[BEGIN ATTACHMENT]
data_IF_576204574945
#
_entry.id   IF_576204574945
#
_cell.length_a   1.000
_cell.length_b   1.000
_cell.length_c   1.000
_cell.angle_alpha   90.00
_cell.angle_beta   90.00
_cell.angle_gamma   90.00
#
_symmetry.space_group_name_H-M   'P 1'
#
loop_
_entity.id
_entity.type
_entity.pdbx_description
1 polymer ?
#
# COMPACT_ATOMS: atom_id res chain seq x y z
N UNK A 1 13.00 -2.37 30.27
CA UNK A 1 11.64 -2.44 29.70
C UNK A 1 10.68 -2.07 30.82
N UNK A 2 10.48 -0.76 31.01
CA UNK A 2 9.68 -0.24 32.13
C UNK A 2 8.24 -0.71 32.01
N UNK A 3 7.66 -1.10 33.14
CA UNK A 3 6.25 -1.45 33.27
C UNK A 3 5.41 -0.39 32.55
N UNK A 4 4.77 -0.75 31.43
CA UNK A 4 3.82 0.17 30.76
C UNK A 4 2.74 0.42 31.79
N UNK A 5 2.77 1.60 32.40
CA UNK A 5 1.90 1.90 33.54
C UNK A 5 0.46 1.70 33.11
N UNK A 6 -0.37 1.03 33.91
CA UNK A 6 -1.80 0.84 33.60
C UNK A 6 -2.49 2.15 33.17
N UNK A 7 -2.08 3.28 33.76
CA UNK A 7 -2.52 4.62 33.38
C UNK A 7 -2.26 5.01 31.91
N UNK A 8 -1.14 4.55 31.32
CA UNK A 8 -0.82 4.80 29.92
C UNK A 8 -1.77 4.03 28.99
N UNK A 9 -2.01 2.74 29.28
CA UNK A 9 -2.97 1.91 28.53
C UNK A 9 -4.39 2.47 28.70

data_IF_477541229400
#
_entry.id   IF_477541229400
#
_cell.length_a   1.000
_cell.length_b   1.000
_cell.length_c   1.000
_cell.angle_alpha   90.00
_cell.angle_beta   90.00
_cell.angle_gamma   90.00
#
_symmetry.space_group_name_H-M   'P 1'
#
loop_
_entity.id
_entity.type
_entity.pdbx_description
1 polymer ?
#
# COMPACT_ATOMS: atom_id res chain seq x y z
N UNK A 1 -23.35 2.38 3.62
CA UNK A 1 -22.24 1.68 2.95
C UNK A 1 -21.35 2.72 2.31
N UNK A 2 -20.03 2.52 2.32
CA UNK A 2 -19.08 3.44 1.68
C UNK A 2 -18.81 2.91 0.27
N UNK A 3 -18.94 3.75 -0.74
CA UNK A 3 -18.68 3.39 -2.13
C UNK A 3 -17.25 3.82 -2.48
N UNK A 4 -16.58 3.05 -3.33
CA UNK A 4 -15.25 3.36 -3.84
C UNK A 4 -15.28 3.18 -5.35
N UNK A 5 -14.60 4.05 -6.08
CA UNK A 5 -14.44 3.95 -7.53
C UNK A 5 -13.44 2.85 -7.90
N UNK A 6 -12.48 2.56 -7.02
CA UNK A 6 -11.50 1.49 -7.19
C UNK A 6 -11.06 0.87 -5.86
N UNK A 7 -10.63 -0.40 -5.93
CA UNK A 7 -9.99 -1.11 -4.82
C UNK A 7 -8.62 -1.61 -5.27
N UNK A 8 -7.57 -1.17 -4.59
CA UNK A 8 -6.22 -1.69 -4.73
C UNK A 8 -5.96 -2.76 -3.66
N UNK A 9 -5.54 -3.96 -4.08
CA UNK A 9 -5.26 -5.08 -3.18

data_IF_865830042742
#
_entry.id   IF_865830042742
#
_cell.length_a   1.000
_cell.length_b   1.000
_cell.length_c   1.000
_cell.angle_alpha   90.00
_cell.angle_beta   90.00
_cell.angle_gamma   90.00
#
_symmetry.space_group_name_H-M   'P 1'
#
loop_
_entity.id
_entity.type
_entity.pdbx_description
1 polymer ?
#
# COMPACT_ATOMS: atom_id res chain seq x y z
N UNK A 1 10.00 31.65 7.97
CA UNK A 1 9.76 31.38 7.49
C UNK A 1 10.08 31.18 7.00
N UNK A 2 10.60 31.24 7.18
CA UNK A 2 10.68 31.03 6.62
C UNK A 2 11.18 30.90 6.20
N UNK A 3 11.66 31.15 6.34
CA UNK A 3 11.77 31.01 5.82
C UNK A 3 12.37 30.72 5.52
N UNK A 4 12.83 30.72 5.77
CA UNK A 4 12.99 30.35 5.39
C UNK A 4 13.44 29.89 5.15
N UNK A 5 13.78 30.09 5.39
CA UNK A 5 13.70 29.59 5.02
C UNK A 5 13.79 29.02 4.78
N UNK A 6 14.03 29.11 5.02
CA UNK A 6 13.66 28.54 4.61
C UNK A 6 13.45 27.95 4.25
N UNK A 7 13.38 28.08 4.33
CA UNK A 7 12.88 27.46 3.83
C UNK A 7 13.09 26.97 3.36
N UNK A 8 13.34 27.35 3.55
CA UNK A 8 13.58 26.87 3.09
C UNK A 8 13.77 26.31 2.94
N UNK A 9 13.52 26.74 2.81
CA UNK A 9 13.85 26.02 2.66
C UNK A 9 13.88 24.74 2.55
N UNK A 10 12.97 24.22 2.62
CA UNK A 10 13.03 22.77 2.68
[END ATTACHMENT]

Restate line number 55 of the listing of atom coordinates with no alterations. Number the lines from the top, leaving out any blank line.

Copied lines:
_cell.angle_alpha   90.00